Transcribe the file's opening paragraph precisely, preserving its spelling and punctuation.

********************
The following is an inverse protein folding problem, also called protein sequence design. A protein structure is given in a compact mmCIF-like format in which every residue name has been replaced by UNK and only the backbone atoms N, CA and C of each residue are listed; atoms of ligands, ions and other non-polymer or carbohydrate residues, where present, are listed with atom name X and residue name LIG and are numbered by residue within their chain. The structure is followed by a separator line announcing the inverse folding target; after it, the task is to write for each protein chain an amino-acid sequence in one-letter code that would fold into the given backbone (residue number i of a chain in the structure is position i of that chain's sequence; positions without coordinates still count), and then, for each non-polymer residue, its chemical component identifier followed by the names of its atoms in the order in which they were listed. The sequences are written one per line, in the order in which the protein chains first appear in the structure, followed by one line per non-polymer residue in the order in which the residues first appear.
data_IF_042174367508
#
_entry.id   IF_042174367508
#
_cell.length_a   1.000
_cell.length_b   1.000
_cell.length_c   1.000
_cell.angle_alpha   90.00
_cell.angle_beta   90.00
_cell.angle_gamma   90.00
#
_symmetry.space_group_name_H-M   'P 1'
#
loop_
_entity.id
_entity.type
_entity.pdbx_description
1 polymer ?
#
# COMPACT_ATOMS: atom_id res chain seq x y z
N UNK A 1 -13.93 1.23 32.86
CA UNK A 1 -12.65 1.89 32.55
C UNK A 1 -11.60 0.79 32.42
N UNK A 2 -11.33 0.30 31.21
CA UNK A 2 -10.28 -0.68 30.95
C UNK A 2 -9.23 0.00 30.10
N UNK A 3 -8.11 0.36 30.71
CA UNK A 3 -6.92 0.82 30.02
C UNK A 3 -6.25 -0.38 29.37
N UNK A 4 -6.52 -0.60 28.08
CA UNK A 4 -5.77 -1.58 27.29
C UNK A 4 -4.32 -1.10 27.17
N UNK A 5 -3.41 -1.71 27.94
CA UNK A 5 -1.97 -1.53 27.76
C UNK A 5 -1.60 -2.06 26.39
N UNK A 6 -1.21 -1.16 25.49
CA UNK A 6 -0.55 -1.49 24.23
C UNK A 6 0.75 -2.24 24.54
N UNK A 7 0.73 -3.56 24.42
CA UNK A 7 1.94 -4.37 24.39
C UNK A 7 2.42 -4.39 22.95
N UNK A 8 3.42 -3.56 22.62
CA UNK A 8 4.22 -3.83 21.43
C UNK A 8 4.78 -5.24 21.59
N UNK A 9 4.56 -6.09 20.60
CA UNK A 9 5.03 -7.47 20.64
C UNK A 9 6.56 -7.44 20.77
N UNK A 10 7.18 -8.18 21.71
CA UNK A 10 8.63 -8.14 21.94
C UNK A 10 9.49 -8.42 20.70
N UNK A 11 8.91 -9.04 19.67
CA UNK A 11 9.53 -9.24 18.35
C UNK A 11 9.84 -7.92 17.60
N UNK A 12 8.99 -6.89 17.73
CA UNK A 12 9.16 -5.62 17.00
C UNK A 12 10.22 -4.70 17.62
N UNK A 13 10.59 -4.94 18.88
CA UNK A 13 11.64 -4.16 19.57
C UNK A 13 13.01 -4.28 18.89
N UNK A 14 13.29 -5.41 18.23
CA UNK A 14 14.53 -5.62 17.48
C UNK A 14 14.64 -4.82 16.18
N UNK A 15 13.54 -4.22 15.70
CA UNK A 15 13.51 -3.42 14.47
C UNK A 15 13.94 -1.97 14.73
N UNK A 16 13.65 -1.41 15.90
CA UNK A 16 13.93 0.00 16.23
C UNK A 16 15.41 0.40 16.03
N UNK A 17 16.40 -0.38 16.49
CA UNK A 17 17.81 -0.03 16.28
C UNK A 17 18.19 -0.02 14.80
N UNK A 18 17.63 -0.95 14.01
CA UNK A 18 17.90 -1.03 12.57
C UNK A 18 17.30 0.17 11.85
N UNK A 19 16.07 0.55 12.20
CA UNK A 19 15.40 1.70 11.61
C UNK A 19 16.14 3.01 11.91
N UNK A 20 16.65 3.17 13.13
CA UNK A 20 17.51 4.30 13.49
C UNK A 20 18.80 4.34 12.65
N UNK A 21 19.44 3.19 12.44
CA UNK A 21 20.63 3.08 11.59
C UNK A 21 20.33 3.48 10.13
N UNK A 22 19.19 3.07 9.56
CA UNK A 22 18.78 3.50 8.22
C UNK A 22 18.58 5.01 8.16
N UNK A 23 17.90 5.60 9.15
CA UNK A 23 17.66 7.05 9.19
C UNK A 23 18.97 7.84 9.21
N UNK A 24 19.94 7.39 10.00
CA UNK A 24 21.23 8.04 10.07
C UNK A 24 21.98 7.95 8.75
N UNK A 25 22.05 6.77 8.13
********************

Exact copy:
The following is an inverse protein folding problem, also called protein sequence design. A protein structure is given in a compact mmCIF-like format in which every residue name has been replaced by UNK and only the backbone atoms N, CA and C of each residue are listed; atoms of ligands, ions and other non-polymer or carbohydrate residues, where present, are listed with atom name X and residue name LIG and are numbered by residue within their chain. The structure is followed by a separator line announcing the inverse folding target; after it, the task is to write for each protein chain an amino-acid sequence in one-letter code that would fold into the given backbone (residue number i of a chain in the structure is position i of that chain's sequence; positions without coordinates still count), and then, for each non-polymer residue, its chemical component identifier followed by the names of its atoms in the order in which they were listed. The sequences are written one per line, in the order in which the protein chains first appear in the structure, followed by one line per non-polymer residue in the order in which the residues first appear.